WhatsApp confirms Indian activists and journalists were hacked as NSO claims it’s 'contractually prohibited'

WhatsApp confirms Indian activists and journalists were hacked as NSO claims it’s 'contractually prohibited'
WhatsApp confirms that NSO Group's hack in May affected at least two dozen activitists and journalists in IndiaUnsplash

  • WhatsApp confirms that at least two dozen Indian activists and journalists were hacked.
  • NSO Group claims that targeting a specific group of people is ‘contractually prohibited’.
  • NSO Group also claims that their software aims to align itself with the UN Guiding Principles on Business and Human Rights.
Journalists and activists using WhatsApp were left vulnerable when the NSO Group — an Israeli hacker collective — found a way to sneak past the messaging service’s encryption and install spyware on phones.

According to WhatsApp, at least two dozen academicians, lawyers, activists and journalists in India were among the 1,400 users that were allegedly hacked.

NSO Group was allegedly able to conduct surveillance over the affected users by planting malware by dropping a simple missed call on WhatsApp.
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“It targeted at least 100 human rights defenders, journalists and other members of civil society across the world,” wrote Will Cathart, the head of WhatsApp, in an editorial piece for The Washington Post.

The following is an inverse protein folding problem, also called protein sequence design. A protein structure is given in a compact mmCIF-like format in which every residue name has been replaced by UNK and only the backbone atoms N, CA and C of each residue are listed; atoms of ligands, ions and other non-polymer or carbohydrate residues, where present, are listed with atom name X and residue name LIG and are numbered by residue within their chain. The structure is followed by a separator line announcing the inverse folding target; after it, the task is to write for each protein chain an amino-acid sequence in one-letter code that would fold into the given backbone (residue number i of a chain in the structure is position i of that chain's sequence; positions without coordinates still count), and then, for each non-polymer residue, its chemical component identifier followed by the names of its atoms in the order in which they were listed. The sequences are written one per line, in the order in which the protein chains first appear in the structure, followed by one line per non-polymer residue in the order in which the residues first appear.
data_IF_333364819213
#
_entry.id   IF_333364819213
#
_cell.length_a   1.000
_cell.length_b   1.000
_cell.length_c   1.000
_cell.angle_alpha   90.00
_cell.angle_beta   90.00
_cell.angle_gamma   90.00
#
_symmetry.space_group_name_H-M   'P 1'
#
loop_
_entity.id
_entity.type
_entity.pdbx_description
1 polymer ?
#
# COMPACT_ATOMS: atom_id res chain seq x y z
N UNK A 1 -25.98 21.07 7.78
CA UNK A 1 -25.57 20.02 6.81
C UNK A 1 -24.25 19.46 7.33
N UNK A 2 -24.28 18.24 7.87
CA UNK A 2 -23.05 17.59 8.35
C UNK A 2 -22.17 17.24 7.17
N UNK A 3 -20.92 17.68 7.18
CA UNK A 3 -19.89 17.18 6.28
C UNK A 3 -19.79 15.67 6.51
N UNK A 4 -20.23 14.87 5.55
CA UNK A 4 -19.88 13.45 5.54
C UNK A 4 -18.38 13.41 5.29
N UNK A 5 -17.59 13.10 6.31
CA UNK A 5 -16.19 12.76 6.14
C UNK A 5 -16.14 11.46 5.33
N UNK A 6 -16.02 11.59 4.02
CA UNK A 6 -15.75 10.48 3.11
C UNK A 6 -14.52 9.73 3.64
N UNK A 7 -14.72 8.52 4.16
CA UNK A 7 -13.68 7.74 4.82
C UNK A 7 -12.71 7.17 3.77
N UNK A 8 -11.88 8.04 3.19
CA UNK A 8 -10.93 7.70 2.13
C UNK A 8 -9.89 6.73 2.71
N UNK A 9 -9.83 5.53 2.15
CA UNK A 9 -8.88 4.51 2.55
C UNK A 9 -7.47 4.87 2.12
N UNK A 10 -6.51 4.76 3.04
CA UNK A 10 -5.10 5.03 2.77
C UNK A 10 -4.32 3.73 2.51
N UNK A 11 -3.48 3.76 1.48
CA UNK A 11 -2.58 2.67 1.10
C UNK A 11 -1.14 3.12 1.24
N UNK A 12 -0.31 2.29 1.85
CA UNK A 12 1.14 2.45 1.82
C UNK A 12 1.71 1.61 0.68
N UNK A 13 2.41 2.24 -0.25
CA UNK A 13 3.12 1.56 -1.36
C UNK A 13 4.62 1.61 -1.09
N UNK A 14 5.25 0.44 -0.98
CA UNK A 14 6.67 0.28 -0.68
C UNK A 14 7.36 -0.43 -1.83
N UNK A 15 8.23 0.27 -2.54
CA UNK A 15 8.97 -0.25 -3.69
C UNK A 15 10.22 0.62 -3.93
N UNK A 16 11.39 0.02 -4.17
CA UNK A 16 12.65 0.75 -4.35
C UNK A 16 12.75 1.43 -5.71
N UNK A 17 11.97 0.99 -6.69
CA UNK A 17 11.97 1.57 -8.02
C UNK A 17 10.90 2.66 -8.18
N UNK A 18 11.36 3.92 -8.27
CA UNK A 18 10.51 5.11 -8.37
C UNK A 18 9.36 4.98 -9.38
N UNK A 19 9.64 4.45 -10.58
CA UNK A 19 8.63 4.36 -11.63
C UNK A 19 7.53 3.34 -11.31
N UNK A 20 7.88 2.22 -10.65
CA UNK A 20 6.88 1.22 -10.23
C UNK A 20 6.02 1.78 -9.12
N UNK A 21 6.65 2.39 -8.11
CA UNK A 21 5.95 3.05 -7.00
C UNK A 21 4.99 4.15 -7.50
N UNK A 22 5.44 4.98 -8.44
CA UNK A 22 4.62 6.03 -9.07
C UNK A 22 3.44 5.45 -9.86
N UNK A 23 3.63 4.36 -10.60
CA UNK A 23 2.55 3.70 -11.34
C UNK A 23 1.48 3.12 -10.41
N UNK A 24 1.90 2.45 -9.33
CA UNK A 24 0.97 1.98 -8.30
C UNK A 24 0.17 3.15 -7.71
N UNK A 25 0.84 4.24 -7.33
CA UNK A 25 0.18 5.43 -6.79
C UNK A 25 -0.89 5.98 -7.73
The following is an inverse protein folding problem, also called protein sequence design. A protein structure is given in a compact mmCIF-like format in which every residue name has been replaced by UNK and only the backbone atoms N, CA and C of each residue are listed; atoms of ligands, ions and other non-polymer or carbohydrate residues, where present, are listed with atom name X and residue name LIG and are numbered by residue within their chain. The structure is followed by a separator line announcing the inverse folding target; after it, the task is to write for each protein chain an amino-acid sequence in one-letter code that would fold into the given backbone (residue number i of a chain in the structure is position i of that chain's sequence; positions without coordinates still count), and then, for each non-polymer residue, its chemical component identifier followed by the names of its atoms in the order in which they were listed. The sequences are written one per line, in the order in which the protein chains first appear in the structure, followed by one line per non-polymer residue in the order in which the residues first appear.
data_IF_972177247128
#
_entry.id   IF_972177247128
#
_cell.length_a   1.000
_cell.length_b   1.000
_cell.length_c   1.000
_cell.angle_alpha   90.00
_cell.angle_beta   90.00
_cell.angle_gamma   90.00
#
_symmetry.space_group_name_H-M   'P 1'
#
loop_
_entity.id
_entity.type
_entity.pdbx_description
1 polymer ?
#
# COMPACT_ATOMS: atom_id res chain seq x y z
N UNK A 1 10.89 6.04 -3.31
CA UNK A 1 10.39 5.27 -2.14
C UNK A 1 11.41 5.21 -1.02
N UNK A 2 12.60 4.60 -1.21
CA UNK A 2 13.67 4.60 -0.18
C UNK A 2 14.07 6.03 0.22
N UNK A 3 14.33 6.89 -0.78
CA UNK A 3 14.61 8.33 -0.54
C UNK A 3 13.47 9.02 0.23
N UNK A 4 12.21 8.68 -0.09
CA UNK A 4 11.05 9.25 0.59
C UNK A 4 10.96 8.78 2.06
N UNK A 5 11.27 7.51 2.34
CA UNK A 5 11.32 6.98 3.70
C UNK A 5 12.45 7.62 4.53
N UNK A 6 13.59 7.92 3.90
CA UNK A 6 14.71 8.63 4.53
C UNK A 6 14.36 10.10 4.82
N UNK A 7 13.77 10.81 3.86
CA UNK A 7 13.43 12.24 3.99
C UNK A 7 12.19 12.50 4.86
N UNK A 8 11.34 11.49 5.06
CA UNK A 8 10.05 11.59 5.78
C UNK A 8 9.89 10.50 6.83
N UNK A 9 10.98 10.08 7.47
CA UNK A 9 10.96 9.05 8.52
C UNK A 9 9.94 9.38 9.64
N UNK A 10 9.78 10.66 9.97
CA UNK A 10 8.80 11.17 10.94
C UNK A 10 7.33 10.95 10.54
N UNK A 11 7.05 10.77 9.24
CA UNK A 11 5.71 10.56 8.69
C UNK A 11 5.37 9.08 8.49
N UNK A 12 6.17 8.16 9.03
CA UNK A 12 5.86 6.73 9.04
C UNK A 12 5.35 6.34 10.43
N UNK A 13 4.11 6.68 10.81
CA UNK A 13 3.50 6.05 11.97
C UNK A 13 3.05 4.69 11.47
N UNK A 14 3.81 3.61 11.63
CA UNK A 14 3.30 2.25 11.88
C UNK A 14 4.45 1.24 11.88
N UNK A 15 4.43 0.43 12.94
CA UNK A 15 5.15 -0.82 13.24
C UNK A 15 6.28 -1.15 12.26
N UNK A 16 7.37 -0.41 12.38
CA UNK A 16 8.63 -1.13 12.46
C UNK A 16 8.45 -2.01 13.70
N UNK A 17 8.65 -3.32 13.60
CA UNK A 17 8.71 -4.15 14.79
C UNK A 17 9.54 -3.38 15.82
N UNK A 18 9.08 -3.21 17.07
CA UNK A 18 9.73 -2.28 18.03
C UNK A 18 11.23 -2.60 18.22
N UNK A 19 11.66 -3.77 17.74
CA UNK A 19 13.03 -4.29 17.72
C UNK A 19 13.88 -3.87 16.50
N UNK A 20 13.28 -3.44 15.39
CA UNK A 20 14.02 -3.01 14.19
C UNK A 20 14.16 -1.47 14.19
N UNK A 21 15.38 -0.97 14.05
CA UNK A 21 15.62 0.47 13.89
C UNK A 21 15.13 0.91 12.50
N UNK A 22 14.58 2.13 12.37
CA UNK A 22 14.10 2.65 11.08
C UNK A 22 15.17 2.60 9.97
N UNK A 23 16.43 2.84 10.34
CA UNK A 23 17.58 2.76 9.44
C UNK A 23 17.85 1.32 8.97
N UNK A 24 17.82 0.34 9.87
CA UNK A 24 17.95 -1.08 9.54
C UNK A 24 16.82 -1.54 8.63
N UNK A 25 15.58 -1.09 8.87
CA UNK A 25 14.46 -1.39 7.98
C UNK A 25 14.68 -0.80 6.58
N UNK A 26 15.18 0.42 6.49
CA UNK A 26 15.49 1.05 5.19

The malware allowed NSO to control the phones remotely. The device’s microphones and cameras could be used to collect data and spy on the users.

Facebook has already filed a lawsuit against the NSO Group and is looking to claim an unspecified amount in damages. According to the social networking giant, the affected phones were under surveillance between April 29 to May 10.

When the hack was originally brought to light in May, the Indian government called it an issue of ‘national cybersecurity’ — and they may have been right.

NSO Group denies allegations

NSO Group, on the other hand, has stated that its not looking to target any specific group of people. "Our technology is not designed or licensed for use against human rights activists and journalists. It has helped to save thousands of lives over recent years," it said.

They assert that using their software for anything other than preventing crime and terrorist activities is ‘contractually prohibited’.

"This technology is rooted in the protection of human rights – including the right to life, security and bodily integrity – and that's why we have sought alignment with the U.N. Guiding Principles on Business and Human Rights, to make sure our products are respecting all fundamental human rights," claims NSO.

See also:
Here’s why Facebook is suing the NSO Group over the WhatsApp hack

WhatsApp hack: Indian government calls it an issue of 'national cybersecurity'

Indian Army fears that foreign intelligence may be using WhatsApp to profile its officers